Thirty hours on breakaway ice floe
An Australian tourist has told of a freezing ordeal after his tour group was stranded on a drifting and sinking ice floe in the Canadian Arctic.
Melbourne surgeon Professor Ian Jones was in a group of about 30 tourists and guides who were stuck after the slab of ice broke off from Baffin Island and floated 18 kilometres out to sea.
"It was a pretty strong current. For about 24 hours we floated at about a kilometre an hour," he said after being rescued by the Canadian Air Force.
"We were in the centre of the ice floe, which was about six square kilometres when we started, but it had melted down to about three square kilometres by the time we got off. It was clearly deteriorating and we were in strife," he said.
Temperatures in the region have been below zero, with significant wind chill, rain and sleet during the group's 30-hour ordeal in the stark polar landscape known for its polar bears and narwhals (whales).
Jones said the mood among the group - including Americans, Canadians and Inuit guides - was "concerned but calm".
The group had set out on snowmobiles from Arctic Bay on Tuesday and travelled about 70 kilometres before establishing camp on the ice at Admiralty Inlet.
Initial rescue attempts to land a Twin Otter aircraft on the drifting ice were abandoned because of dangerous conditions, but after about 24 hours adrift the ice floe changed direction and hit land, where the tourists scrambled onto a rocky outcrop.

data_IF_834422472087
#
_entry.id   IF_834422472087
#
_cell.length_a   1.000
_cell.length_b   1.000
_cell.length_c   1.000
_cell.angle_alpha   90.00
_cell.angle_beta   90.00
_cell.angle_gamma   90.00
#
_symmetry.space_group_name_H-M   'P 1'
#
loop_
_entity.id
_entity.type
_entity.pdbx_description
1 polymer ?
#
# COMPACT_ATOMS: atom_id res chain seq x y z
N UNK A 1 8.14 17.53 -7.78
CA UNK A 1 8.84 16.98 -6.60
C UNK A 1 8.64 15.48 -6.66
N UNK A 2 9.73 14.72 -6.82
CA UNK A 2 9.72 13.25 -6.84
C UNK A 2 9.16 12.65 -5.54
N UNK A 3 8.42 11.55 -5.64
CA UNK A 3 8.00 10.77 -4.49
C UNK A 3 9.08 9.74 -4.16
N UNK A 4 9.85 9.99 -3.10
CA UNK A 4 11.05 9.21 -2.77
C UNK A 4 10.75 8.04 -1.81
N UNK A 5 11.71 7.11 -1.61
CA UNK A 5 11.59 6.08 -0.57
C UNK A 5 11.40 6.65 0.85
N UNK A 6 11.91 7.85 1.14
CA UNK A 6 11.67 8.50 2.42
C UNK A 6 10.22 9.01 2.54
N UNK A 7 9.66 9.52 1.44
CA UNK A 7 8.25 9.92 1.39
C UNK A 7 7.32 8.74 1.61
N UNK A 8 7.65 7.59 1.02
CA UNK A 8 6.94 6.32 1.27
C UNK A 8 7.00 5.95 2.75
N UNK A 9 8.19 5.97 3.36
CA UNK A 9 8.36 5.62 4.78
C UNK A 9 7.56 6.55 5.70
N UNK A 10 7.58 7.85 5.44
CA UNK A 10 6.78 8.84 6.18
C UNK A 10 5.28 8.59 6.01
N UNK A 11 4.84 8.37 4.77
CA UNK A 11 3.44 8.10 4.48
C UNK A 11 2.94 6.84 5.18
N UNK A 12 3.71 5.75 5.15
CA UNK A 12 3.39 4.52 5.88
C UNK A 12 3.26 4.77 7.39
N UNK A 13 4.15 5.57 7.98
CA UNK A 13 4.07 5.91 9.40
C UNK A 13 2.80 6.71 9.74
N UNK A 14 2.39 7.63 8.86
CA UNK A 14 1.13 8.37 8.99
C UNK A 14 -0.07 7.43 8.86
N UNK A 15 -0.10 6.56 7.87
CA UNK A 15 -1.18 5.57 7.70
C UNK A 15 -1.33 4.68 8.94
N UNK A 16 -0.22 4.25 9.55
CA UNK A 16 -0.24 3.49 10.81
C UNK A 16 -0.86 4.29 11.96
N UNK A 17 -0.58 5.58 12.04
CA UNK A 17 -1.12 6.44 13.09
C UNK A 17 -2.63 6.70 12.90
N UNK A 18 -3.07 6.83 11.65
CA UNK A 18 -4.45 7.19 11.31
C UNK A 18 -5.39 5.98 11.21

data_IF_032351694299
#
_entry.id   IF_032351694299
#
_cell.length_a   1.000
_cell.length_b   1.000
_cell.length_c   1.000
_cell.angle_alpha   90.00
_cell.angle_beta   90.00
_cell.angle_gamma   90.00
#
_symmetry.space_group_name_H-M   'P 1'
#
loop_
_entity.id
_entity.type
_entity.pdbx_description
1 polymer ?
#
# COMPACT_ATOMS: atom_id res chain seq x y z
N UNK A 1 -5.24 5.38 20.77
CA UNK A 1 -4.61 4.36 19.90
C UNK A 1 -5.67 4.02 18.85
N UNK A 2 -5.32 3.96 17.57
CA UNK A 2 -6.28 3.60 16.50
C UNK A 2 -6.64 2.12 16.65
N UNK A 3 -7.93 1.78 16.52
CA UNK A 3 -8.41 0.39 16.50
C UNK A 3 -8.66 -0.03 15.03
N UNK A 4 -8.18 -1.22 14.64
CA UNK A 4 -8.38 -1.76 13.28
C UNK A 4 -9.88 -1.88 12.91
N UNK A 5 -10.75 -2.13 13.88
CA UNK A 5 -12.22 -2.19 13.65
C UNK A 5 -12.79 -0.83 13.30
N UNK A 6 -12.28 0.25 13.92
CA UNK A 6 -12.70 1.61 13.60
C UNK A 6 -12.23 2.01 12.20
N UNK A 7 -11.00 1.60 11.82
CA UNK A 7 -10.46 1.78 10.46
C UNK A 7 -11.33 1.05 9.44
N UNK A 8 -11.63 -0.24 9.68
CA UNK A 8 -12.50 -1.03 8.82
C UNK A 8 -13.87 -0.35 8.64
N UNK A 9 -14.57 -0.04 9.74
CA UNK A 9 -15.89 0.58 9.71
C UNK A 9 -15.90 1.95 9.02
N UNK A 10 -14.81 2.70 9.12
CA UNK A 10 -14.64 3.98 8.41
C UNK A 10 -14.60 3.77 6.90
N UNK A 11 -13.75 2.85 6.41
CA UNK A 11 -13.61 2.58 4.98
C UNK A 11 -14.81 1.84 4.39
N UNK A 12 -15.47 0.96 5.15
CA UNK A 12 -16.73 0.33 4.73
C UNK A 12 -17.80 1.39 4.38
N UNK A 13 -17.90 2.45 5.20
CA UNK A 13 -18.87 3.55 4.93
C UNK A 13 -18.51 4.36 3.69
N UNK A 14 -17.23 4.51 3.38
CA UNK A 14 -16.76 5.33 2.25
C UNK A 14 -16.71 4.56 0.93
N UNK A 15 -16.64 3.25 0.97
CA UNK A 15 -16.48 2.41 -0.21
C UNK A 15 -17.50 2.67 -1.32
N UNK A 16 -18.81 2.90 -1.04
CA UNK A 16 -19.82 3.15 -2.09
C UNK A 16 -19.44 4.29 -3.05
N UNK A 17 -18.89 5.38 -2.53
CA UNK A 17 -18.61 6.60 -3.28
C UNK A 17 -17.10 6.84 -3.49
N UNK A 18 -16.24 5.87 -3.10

They sheltered in an old hunter's cabin before being rescued by Canadian Air Force helicopters.
A group of Inuit hunters had also been stranded on the breakaway ice and was flown back to Arctic Bay with the tourists.
Earlier, a Hercules had dropped survival kits, including rafts, onto the ice floe.
Royal Canadian Mounted Police captain Yvonne Niego said the incident was unusual.
"I'm a local and I haven't seen anything like this for a long time," she said.
Jones said he had to leave his luggage behind but had managed to buy a T-shirt and toothbrush at the tiny Arctic Bay settlement.
"I was on a holiday with my wife and daughters in New York, but decided to peel off and do this trip. I'm looking forward to getting back to them on the weekend," he said.
The company running the trip was polar travel specialist Arctic Kingdom.
Sydney Morning Herald